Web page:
Since the pandemic began, millions of people either lost their jobs or work from home. Unfortunately for victims of domestic violence, this is the perfect storm.
During a press conference on Aug. 26, Salt Lake County Mayor Jenny Wilson said calls to the Utah Domestic Violence Coalition had increased 25%, while domestic violence calls to emergency dispatchers were up 30%.
Several resources exist for domestic violence, but not all survivors realize they need outside support.
“Abuse is not an elephant that falls on our heads, but an elephant that grows on top of us; meaning abuse is a behavior that escalates with time, it’s important to not close our eyes to it,” said Claudia Cioni, a clinical mental health counselor at Salt Lake Community College’s Center for Health and Counseling. “Most victims believe if they change themselves, the violence will stop, but domestic violence is a couple dynamic and cannot be changed by changing one side only. Both sides need help.”
Cioni noted that domestic violence has different levels of abuse.
“There are different levels of danger, and many victims avoid looking for the proper resources and focus on trying to ‘change themselves.’ The most important thing is to believe someone when they say that they are being abused and encourage them to seek help,” Cioni said. “Therapists can help clients connect with the proper resources, help create safety plans, or identify patterns.”
Red flags and warning signs of an abusive partner include extreme jealousy, verbal abuse, cruelty to animals or children and unpredictability.
The social isolation that comes with a pandemic only makes things worse for some domestic violence survivors.
“We know that isolation is a very common tactic that an abusive person will use anyway, so the nature of our situation right now just plays right into that and can make it even more difficult for a survivor to reach out or explore their options for help,” said Jennifer Oxborrow, the executive director of the Utah Domestic Violence Coalition in an interview with KUER shortly after the pandemic began.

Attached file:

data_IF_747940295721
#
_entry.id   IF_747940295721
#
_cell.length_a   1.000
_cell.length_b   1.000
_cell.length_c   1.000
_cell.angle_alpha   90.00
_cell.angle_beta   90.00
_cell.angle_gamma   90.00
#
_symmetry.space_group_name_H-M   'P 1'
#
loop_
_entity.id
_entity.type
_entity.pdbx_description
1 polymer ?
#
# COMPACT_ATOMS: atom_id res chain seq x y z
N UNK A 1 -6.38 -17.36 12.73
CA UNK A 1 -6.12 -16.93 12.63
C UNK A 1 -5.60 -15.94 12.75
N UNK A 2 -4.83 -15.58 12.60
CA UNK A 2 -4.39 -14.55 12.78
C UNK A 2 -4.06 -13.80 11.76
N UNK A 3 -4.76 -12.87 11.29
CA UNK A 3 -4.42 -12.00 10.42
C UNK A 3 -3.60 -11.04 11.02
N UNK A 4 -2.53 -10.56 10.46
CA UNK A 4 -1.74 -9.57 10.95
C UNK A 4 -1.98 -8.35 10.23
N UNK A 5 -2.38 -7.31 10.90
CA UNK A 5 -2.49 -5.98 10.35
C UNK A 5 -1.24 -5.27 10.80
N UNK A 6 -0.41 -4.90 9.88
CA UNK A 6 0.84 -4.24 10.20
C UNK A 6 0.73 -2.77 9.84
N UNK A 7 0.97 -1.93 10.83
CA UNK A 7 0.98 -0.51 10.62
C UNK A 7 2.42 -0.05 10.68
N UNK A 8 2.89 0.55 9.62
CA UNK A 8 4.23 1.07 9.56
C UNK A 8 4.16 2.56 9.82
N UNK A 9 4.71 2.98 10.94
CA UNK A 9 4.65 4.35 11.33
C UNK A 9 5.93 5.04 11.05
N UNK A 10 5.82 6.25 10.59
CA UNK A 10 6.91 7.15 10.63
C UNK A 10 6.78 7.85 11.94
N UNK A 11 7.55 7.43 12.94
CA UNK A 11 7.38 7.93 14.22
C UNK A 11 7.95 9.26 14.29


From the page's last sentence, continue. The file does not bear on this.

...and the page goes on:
Oxborrow also encouraged others to reach out for advice.
“Watch for isolation that goes above and beyond what we’re all experiencing right now,” Oxborrow said. “If you’re trying to reach out to someone and they’re not able to respond to you at all, if something feels off … if you’re not sure, you can call us at 1-800-897-5465, if you’re concerned about someone and you’re not sure how to safely start a conversation. We can help you figure out how to start that conversation.”
During her August press conference, Wilson also announced that Salt Lake County would give $220,000 of CARES Act funding to the YWCA and South Valley Services to support survivors of domestic violence. Plans for that money included helping victims find housing and covering rent or utilities so victims can stay away from their aggressors.
If you or someone you know needs help:
- Utah Domestic Violence Coalition — 1-800-897-5465
- Salt Lake Family Justice Center — 801-537-8600 or toll-free 1-855-992-2752
- South Valley Services — 801-255-1095
- Utah Coalition Against Sexual Assault (UCASA) — 1-888-421-1100
- United Way 2-1-1 connects people to government and human services agencies — 2-1-1
- Salt Lake City Police Department’s crisis line — 801-580-7969
- Rape Recovery Center — 801-467-7273
- The National Domestic Violence Hotline — 1-800-799-7233
- National Suicide Prevention Hotline — 1-800-273-TALK (8255)